Behavioural Experiment OCD Worksheet

What is the theory behind this Behavioural Experiment OCD Worksheet?

Behavioural Experiment is a technique used in Cognitive Behavioural Therapy to test one’s new or old beliefs and assumptions about the self, others and the world in general. It allows individuals to explore how harmful their maladaptive beliefs are and what positive outcomes can come out of replacing them with helpful beliefs. 

Obsessive Compulsive Disorder (OCD) is characterised by recurrent intrusive thoughts that are followed by neutralising ritualistic behaviours. These behaviours  are a type of ‘safety behaviours’ i.e they are done to prevent something bad from happening. The chances of that bad event happening can be tested using Behavioural Experiments 

How will the worksheet help?

The worksheet will provide a behaviour experiment log that clients with OCD can use to test the outcome of their negative intrusive thoughts and beliefs. It will require them to test the likelihood of their beliefs actually coming true in the real world. When they realise their beliefs and the following compulsions do not actually cause any harm the intensity of their obsessions may decrease with successive experimentations. 

How to use the worksheet?

Instruct the client to write the belief or thought that they are targeting and mention the percentage they believe in it. Then they have to write the specifics of how they intend to carry out this experiment for e.g by exposing themselves to triggers and making efforts to avoid following the beliefs with compulsions. They have to write what they think might happen and then compare that with what actually happened. Then they have to write their reflections on the outcome.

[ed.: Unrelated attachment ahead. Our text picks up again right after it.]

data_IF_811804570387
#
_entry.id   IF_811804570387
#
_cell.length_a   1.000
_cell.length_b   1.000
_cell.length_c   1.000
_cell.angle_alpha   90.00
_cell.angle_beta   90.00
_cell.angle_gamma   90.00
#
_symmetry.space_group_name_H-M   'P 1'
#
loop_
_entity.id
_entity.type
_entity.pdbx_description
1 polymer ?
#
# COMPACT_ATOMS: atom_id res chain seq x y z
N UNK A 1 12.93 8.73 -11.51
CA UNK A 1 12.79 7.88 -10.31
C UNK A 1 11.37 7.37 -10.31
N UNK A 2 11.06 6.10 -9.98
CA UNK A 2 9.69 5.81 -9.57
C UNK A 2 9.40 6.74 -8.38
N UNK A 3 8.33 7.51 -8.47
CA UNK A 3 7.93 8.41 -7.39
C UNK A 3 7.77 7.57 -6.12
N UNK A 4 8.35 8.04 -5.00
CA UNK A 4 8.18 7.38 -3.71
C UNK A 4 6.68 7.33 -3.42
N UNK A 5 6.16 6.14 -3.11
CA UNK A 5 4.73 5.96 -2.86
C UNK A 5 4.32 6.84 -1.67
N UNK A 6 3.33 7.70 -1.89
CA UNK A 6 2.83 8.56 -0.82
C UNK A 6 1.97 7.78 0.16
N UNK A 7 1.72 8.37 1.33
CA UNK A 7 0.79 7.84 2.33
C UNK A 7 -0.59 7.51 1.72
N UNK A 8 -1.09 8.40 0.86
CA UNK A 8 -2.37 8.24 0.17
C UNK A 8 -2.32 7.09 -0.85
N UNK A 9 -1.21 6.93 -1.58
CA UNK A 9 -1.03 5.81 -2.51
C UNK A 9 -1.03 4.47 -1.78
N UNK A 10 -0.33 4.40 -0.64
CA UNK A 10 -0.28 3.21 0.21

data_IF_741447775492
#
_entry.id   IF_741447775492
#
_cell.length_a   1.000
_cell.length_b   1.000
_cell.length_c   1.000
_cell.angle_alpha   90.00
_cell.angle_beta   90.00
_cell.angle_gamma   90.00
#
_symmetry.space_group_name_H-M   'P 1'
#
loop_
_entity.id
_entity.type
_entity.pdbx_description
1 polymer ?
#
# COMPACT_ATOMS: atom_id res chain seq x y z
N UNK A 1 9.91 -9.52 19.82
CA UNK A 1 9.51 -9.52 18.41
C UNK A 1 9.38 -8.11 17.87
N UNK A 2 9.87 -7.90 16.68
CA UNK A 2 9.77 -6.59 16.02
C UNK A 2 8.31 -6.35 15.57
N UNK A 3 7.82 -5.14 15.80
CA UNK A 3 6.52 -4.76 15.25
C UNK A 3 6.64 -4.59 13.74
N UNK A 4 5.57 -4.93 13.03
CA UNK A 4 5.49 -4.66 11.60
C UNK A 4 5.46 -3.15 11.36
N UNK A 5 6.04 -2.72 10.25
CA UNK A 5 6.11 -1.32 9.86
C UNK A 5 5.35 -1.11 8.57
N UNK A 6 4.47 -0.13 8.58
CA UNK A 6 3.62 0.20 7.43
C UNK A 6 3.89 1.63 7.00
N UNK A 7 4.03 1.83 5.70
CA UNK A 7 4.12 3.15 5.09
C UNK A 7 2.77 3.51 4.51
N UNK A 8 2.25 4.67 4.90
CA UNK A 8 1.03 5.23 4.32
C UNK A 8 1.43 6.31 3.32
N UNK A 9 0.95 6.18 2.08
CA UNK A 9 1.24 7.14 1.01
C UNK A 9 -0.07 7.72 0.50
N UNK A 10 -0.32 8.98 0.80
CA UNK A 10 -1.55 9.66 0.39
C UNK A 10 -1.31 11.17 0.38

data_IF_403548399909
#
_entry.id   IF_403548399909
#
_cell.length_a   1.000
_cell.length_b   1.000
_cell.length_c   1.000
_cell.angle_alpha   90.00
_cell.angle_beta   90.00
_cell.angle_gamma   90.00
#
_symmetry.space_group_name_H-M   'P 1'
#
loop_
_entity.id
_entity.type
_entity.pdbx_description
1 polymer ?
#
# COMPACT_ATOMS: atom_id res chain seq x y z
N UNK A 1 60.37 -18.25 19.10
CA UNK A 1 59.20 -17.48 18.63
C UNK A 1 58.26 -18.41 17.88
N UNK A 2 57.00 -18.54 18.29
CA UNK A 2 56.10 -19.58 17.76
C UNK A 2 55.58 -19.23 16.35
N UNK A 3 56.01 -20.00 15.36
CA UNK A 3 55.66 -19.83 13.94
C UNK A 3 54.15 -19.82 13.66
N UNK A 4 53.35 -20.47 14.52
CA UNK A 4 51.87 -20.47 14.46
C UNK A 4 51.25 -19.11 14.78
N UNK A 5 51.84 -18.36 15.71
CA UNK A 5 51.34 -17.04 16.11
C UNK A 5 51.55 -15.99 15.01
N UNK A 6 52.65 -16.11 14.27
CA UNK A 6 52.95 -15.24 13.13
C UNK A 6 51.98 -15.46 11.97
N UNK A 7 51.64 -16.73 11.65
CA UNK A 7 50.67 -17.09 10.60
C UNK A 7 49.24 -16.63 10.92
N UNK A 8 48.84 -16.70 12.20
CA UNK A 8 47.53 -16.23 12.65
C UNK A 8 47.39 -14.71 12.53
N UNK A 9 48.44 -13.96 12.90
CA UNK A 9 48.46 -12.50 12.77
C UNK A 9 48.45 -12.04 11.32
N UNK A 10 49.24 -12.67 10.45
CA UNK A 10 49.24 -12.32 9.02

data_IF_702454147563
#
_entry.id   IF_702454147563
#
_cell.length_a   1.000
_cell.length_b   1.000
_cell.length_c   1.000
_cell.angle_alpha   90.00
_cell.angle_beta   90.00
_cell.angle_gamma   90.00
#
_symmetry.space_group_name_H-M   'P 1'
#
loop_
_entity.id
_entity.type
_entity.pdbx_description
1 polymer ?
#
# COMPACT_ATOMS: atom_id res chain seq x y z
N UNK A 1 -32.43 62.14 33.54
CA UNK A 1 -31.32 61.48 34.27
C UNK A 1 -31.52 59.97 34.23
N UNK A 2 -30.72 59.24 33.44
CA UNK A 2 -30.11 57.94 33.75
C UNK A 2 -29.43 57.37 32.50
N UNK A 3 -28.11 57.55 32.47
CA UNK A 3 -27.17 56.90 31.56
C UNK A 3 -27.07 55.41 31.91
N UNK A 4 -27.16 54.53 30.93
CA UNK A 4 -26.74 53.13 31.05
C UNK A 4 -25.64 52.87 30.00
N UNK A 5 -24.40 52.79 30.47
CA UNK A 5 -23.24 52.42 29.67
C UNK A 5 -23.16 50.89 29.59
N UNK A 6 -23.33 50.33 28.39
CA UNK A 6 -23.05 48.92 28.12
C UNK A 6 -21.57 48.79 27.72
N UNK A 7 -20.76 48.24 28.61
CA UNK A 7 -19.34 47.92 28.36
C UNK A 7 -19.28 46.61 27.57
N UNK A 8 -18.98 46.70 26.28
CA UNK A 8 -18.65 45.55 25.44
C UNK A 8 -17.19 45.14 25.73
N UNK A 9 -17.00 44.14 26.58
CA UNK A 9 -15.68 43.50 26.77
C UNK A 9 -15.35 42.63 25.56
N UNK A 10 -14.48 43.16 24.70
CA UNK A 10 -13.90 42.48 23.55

Behavioural Experiment OCD Worksheet

Target Belief
Write down the negative belief or intrusive thought that compels you to perform ritualistic behaviours. This is the belief you will be testing in this experiment. 
Mention the percentage you believe in it. 
Design the experiment
Mention all the specifics of how you intend to test and observe that this belief is actually true or not? How will you stop yourself from engaging in your safety behaviours? What strategies do you have in mind?
Predict what will happen
How do you expect yourself to behave when confronted with the target belief or intrusive thought?
What actually happened? How was your behaviour different or similar from your prediction? What facts have you collected regarding the situation?
What have you learned about this belief from this experiment? What percentage do you believe in it now? How can you replace that belief with a new one?


J. Bennett-Levy,G. Butler, M. Fennell, A. Hackman, M. Mueller, & D. Westbrook (Eds.) (2004) Oxford guide to behavioural experiments in cognitive therapy. Oxford University Press.

You can download this worksheet here.

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